A month-long exhibition at Helensburgh Library in West King Street in February and March 2008 was dedicated to one of the Clyde’s best loved paddle steamers.
It was organised by Marion Gillies, vice-chairman of Helensburgh Community Council, and was inspired by the opening of the new Hermitage Academy building at Colgrain in February 2008.
Marion remembered her own school days at Hermitage School, then in East Argyle Street, and among the memories flooding back was that when the PS Lucy Ashton was dismantled during the 1950s, the ship’s wheel was presented to the school as a memento of the steamer.
When that building was demolished and replaced on a site at Colgrain in the 1960s, the wheel was on show there, and in 2008 it joined staff and students in their new school at the east end of the Colgrain dual carriageway.
Marion spent months putting together a collection of pictures, models and memorabilia charting the life of the paddle steamer.
The 271-ton Lucy Ashton was launched on May 24 1888 by T.B.Seath at Rutherglen. She began on the Holy Loch run but later became more familiar on the Gareloch service from Craigendoran, for which she was built. She remained on the Clyde throughout both world wars.
One of the Waverley Steamers, she took her name from a character in Sir Walter Scott’s novel, ‘The Bride of Lammermuir’. The vessel provided a vital lifeline for rural communities before the days of buses and cars.
Marion (left) said: “She used to bring the children to school. When they took her apart it was decided that the children at Hermitage School should be given a memento, so they gave us the ship’s wheel. I was there that day and I’ll always remember it.
“When I heard that Hermitage Academy was moving to a new building, I thought ‘I hope that wheel is going to go with them’.
"The school assured me it would be taken, but said they didn’t know anything about its history, so I started collecting information — and it turned out that quite a lot was available.
“This year would have been the Lucy’s double diamond jubilee so I decided to put on an exhibition.”
In the 1930s, the Lucy was doing five round trips of the Gareloch each week day, calling at all piers including Garelochhead, Helensburgh, Rhu, Rosneath, Clynder, Shandon, Rahane and Mambeg. She carried school children, passengers and general cargo from 7.25am to 7.50pm.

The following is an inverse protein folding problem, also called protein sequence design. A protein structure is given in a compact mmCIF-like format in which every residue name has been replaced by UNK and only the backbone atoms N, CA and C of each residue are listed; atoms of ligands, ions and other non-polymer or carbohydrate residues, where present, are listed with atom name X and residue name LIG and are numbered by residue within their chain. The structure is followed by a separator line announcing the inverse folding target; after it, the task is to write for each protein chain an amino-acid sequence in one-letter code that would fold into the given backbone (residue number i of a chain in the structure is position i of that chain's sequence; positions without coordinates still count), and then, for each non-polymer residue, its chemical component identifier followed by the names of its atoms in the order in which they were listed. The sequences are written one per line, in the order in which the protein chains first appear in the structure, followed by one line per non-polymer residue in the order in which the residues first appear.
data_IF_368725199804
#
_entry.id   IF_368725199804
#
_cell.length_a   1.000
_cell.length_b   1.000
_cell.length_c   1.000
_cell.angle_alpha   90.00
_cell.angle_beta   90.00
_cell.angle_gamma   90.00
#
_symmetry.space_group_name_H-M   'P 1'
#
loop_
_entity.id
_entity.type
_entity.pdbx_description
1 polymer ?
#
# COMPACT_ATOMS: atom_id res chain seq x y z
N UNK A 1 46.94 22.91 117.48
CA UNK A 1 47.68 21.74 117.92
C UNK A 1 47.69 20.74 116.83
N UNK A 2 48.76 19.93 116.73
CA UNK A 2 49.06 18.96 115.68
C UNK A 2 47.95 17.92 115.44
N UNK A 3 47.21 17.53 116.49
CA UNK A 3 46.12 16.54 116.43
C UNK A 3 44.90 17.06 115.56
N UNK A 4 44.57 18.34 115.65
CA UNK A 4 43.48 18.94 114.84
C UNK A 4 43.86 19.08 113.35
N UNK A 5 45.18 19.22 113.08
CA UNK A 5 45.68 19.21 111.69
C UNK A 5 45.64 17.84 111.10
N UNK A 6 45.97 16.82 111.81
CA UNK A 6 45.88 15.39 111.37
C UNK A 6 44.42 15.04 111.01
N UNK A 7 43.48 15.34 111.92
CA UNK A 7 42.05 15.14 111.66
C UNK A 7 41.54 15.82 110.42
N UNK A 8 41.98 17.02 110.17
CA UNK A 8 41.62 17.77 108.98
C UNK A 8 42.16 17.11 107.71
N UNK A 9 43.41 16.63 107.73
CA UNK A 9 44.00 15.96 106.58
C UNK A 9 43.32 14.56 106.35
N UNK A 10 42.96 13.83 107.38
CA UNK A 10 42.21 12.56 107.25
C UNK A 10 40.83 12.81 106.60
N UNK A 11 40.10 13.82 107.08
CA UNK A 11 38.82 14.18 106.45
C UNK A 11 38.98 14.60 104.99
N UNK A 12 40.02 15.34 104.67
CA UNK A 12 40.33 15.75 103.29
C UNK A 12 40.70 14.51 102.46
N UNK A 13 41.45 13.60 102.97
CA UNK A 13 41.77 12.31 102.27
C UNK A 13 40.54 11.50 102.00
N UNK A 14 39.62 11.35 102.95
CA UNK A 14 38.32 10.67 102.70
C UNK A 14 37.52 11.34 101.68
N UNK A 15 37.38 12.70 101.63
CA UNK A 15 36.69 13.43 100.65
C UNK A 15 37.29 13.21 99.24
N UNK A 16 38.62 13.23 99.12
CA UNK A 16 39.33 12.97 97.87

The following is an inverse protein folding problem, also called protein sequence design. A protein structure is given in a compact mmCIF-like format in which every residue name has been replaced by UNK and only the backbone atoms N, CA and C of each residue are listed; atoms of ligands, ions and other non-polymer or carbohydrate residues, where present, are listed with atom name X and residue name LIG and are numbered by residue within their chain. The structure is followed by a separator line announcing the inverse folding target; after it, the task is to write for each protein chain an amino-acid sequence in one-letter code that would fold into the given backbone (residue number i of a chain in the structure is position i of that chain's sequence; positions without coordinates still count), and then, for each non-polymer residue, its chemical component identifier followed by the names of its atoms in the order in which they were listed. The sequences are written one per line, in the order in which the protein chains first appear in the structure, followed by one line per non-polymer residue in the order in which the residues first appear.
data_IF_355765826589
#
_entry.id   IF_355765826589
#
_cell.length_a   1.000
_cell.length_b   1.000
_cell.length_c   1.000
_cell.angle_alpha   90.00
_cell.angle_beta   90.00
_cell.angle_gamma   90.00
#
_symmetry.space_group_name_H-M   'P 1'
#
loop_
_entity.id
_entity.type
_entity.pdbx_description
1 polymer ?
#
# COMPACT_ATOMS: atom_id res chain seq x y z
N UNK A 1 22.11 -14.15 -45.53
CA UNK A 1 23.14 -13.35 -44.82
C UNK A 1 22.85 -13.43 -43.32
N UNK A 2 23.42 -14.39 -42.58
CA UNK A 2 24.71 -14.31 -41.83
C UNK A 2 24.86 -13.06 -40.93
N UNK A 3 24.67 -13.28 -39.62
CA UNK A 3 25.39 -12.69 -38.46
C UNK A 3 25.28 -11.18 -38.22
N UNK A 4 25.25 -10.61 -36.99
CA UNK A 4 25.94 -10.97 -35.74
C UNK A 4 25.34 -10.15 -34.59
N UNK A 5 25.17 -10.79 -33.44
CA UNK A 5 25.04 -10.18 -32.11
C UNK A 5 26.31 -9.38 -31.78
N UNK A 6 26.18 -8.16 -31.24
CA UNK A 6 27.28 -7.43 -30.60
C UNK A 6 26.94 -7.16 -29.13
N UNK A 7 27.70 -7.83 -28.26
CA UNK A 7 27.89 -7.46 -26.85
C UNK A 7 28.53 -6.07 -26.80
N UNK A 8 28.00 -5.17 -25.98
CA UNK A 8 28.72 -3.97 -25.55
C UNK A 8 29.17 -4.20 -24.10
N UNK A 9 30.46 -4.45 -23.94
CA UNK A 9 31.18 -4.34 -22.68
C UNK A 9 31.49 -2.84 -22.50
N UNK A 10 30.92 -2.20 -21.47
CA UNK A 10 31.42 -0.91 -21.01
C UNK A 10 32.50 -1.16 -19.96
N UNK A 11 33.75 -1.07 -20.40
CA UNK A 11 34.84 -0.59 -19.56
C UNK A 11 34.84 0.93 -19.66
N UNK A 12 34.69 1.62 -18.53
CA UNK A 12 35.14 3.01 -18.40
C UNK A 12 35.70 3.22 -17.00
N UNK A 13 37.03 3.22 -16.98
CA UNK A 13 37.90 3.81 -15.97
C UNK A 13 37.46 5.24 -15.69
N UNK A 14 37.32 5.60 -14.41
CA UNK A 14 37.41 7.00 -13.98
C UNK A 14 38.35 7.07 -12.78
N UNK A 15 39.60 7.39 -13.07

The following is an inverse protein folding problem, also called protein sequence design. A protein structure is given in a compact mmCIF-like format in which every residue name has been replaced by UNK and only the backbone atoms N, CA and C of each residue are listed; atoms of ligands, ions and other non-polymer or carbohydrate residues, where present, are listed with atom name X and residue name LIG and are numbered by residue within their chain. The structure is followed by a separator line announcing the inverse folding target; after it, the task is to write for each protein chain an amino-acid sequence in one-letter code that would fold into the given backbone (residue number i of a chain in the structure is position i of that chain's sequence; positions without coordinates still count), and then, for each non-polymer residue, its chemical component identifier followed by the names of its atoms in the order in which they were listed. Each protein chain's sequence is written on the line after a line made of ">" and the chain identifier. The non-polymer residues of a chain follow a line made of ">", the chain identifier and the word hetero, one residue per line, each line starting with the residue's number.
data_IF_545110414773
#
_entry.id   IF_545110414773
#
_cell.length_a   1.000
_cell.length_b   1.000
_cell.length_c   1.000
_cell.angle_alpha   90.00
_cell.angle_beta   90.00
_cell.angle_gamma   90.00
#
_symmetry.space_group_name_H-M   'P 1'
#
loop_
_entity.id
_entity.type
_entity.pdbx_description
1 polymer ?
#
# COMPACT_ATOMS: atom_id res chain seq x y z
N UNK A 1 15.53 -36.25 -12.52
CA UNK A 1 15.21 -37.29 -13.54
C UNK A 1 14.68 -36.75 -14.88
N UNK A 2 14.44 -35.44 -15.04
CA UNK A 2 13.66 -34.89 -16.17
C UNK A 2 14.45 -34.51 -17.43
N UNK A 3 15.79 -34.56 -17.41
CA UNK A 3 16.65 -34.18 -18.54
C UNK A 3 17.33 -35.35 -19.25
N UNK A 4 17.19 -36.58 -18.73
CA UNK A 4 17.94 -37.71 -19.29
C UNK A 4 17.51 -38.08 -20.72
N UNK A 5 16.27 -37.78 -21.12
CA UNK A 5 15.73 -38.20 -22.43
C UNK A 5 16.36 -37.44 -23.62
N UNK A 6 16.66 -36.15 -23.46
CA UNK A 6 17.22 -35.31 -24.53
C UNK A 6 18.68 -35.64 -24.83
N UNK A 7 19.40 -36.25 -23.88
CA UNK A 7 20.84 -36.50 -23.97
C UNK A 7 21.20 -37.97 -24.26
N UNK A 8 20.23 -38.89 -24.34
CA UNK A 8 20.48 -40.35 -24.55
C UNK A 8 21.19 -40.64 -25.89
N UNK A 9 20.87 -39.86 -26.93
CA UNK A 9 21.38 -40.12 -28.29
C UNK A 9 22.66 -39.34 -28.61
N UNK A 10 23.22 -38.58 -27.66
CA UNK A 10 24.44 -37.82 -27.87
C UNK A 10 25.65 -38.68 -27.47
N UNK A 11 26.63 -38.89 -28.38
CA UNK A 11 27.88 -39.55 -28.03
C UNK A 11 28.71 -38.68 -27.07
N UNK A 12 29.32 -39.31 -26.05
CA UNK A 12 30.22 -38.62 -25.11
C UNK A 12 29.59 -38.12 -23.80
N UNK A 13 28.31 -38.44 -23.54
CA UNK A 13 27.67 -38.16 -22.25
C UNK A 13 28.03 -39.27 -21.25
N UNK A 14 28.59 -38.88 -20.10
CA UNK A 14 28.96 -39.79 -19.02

Each June, the town’s children boarded the boat and sailed away for the Sunday School Wednesday picnic.
“On that day there was hardly a child left in Helensburgh,” Marion said. “There was often a race between the Sunday schools to see who would reach the pier first. It was quite a day out whatever the weather. We always had a church hall booked somewhere in case it rained.”
At the beginning of the Second World War, the Lucy was used to transport evacuees a safe distance down the river. Another of her duties was to take servicemen out to the troop ships to sail in convoy from the River Clyde.
“During World War Two she was the only paddle steamer left on the Clyde,” Marion said. “The rest were all requisitioned for the war effort. She was a real workhorse.”
The boat was sold to Metal Industries Shipbreakers at Faslane in 1949 and her funnel, deck, saloons, engines, boilers, pedals and wheel were removed.
The British Ship Building Research Association used what was left of the Lucy Ashton for a series of experiments. She was fitted with four Rolls Royce Derwent jet engines and travelled up and down the Clyde to test how a ship’s hull flowed through the water and coped with resistance.
Marion said: “She sped up and down the Gareloch for two years, and the racket was unbelievable.”
On January 25, 1950, Captain McFarlane presented the wheel of the Lucy Ashton to Hermitage School, with the words: “To you pupils I would say, just steer as good a course throughout your lives as this wheel has helped Lucy Ashton to steer, and I’m sure you would have no regrets.”
Marion said: “She was a well loved wee boat and I really enjoyed getting the exhibition together. She was the first Clyde steamer to have a lady purser. Up until then lady crew members were confined to catering.
“There are quite a lot of us still alive who remember her when she was heading up and down the Clyde.”